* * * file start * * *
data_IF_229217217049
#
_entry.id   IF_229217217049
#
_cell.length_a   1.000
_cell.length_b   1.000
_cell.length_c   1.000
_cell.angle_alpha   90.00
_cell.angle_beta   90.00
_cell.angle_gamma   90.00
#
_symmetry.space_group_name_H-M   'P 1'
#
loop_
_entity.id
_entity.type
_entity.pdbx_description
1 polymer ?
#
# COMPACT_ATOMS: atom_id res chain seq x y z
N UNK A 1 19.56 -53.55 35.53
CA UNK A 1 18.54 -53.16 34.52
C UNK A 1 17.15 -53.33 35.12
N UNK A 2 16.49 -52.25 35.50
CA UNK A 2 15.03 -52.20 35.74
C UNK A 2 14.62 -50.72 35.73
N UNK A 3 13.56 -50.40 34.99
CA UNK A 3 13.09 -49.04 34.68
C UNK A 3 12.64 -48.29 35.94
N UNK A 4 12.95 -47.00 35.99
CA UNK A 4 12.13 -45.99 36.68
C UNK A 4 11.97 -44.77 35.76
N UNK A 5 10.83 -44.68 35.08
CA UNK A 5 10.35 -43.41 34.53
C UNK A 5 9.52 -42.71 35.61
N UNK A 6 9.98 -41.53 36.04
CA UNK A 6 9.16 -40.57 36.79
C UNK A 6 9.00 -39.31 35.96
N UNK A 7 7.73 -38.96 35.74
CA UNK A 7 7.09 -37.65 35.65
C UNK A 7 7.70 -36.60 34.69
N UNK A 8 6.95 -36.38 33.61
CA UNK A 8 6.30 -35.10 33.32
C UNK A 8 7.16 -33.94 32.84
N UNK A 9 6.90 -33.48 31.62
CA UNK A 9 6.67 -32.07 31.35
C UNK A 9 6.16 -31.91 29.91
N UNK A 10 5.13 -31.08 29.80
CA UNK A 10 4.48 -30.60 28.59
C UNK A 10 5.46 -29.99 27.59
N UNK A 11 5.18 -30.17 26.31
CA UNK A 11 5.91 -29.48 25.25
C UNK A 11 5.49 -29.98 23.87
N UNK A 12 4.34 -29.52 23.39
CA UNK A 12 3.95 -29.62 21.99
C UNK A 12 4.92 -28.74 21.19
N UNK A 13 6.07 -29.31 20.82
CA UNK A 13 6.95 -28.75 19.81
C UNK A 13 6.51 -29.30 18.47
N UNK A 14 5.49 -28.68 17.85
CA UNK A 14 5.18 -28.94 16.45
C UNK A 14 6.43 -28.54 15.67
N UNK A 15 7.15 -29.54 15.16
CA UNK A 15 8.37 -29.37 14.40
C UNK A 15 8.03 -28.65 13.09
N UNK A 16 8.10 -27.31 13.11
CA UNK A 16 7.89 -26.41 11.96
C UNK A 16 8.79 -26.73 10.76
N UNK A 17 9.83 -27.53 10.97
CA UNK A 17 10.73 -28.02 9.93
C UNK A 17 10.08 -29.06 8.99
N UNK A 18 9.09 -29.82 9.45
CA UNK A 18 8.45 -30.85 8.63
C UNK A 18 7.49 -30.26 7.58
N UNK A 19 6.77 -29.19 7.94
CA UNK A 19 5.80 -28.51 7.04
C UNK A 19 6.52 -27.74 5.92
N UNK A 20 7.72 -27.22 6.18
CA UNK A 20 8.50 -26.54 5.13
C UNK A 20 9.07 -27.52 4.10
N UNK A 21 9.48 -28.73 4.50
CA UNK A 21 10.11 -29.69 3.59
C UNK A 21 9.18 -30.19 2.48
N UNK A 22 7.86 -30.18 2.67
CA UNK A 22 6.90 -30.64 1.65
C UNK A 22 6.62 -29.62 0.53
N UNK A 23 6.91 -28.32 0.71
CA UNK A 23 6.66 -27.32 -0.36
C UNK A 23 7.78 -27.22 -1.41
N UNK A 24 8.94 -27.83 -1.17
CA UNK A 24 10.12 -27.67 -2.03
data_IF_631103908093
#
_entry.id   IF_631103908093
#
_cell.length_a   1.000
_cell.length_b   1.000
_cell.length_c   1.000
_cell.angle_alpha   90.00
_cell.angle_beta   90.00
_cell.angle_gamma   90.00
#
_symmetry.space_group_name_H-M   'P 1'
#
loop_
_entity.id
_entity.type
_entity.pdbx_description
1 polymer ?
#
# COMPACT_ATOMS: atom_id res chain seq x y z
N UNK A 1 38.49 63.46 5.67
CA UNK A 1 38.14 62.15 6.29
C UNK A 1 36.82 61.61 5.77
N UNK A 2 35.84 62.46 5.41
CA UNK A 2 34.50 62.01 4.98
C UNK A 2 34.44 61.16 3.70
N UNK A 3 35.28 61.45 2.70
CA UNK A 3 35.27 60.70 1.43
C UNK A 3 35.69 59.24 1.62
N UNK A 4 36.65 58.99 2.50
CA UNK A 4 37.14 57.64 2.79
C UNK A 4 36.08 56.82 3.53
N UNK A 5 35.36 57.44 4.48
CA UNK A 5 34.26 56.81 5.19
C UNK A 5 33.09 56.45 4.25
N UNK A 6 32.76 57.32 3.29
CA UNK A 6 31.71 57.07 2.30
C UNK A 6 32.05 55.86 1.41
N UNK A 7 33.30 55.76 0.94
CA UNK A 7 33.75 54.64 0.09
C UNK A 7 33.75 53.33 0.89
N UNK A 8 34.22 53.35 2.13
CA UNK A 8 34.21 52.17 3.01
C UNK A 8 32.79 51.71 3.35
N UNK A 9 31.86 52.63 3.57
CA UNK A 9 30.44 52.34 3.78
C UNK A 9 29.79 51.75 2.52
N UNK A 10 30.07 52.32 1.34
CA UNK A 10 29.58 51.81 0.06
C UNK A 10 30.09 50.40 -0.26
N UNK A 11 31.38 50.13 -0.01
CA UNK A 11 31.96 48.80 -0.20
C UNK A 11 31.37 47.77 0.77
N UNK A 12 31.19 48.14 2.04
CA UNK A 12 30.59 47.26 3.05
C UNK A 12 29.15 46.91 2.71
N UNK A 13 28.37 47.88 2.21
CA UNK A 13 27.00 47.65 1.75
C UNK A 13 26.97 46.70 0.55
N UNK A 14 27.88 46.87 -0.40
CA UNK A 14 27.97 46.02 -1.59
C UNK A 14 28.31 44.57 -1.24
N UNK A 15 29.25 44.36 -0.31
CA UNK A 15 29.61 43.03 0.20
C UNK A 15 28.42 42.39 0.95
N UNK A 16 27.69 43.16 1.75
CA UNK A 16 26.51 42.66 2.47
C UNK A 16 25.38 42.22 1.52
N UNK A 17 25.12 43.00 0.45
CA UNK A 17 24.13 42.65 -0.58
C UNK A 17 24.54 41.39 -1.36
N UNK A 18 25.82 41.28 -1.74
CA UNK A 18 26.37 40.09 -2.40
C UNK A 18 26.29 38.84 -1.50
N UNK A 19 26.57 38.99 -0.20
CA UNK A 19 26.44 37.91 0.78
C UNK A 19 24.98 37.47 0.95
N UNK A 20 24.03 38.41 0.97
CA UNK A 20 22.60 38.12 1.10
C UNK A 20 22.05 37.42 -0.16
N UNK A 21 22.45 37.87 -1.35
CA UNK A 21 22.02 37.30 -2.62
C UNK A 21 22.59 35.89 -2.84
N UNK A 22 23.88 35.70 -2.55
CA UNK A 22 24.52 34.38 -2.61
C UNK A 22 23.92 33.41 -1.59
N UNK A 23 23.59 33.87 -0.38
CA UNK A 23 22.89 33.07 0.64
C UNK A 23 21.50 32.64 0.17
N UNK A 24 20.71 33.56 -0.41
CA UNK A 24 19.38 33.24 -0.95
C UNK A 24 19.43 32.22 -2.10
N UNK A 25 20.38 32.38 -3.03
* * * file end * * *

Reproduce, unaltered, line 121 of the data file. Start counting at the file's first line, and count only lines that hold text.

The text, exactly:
N UNK A 4 36.65 58.99 2.50